April 20, 2005
We have just completed another painful tax cycle.
Personally, it was the most difficult filing I ever encountered.
A year ago, I bought a hybrid car. Some legislators assumed this was socially desirable, so they
added a tax credit to the purchase. Legislators
do that a lot. That is why very
unusual tax outcomes occur for households that appear to have similar
The tax code was not clear where that hybrid credit
should go. If it is a separate
credit on form 1040, then all eligible hybrid cars get credit. If, instead, it goes to the combined credit schedule, then it
is subject to how much your tax payments clear those required by the
alternative minimum tax.
In other words, the hybrid may give me the opportunity
to get a credit, but I must know before I buy the car what my tax position
is. If a store had a sale but
subsequently took the discount off your account if you bought too many
things on sale during that year, cries of unfairness would be dramatic.
Yet our government does the equivalent through our tax codes with
hardly a peep.
The Georgia Legislature just passed a corporate tax
change that will benefit Georgia companies who also have plants outside the
state at the expense of those who only produce in Georgia. This might attract headquarters to Georgia, but what does it
do for the small Georgia business that struggles to compete with the large
Some years ago, I invested in some Georgia apartment
partnerships. Because I was not
actively managing the apartments (and never want to), the income was
passive. Recently, low mortgage
rates encouraged renters to become homebuyers.
My investment no longer is profitable.
Despite the fact that I paid taxes on the earnings from
these investments for many years, now that they no longer generate taxable
income, they have become tax shelters.
If so, their shelter is very poor.
I have a lot of passive loss carryforwards in case my apartments ever
earn income again.
However, these apartments are competing with others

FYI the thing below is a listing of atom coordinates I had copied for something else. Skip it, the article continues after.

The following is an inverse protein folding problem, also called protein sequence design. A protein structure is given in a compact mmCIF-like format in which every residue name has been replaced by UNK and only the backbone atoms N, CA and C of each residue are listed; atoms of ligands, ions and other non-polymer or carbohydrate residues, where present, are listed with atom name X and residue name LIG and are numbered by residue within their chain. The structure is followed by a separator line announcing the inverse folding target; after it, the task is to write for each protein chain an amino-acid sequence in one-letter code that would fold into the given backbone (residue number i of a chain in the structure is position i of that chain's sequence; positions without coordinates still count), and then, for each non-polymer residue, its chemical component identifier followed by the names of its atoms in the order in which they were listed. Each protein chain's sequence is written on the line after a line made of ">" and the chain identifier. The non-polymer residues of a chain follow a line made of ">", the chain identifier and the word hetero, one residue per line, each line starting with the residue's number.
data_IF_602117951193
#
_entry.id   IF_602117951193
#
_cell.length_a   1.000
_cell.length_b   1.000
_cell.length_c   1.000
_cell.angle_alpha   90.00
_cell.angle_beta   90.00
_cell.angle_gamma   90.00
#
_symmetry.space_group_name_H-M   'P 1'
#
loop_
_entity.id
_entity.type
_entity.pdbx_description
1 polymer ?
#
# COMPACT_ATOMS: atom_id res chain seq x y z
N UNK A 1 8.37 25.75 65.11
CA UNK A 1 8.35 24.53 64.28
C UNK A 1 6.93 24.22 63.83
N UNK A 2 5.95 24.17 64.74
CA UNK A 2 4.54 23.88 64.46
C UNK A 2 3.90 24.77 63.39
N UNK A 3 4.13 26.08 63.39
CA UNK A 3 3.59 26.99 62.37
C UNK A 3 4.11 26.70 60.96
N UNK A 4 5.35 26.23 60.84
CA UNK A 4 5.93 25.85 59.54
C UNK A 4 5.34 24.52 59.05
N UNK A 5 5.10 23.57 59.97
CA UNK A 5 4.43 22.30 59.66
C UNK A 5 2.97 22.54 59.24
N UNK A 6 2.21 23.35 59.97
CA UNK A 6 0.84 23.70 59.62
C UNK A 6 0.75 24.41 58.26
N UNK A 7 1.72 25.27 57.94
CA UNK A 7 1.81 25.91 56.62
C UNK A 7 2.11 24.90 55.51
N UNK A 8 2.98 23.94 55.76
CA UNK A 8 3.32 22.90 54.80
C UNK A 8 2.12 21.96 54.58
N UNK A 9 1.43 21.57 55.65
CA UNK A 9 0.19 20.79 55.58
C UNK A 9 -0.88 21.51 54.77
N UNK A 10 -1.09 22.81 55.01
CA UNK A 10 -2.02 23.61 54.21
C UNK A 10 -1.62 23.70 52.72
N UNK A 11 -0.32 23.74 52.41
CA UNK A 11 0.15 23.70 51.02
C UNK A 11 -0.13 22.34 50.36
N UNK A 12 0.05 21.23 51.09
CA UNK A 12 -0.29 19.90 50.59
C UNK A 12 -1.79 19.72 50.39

that are directly owned by their managers.
Those managers get immediate write-offs of their losses against other
income. Guess what complexes
are more aggressive in pricing their properties.
As most of the industrialized world uses consumption
based taxes more aggressively than we do in the U.S, they are able to
provide tax advantages for their producers.
(If you are raising most of your taxes through consumption, this
allows revenue targets to be met without harming your producers).
I was in Munich last week.
The McDonald’s near the major train station had a menu that looked
very familiar to one you would see in Atlanta.
However, their prices reflected euros which are almost 30 percent
more expense than dollars. Using
the Big Mac test of currency values (Big Mac’s should have the same price
after currency adjustment throughout the world as they are made the same
everywhere with ingredients
that are traded internationally), this means that German goods are 30
percent over-valued in comparison to the U.S.
Then how do the Germans maintain their strong position
in world exports (even if exports did fall 2.7percent for Germany in the
latest month)? Can we say
corporate tax advantages and subsidies?
How did our tax code become so Byzantine?
Instead of complaining about the unfairness of what is, many
industries and interest groups have lobbied for equivalent (or more)
unfairness favoring them to offset problems of unfairness that crept into
It does not take long for a seemingly simple tax code
to get very complex. That is
how households that acquired millions of dollars in purchasing power
sometimes pay almost nothing in federal income taxes.
Some corporations with rising market valuations in the tens of
billions of dollars have hardly paid any income taxes over many years.
Indeed, one of the great fictions of our tax system is
that at least it is progressive. That
means the wealthy pay proportionately more of their income to the government
than the poor. However, tax
studies show that except for those who do not know how to “game” the tax
system, usually the middle class, tax burdens are almost proportional.
Some wealthy have the opportunity with their
accumulated capital to take advantage of investment incentives through the
tax codes that those without wealth cannot. (And
some low income households have learned to hide taxable income so they can
maintain the rent, school lunch, and medical programs that would be lost to
them if their incomes rose). Many
wealthy lower their taxable income even if their tax rate is higher on those
dollars that are taxed.
When are we going to say enough is enough and demand a new system that is simpler, fairer, and reflects the conditions of our international competitors?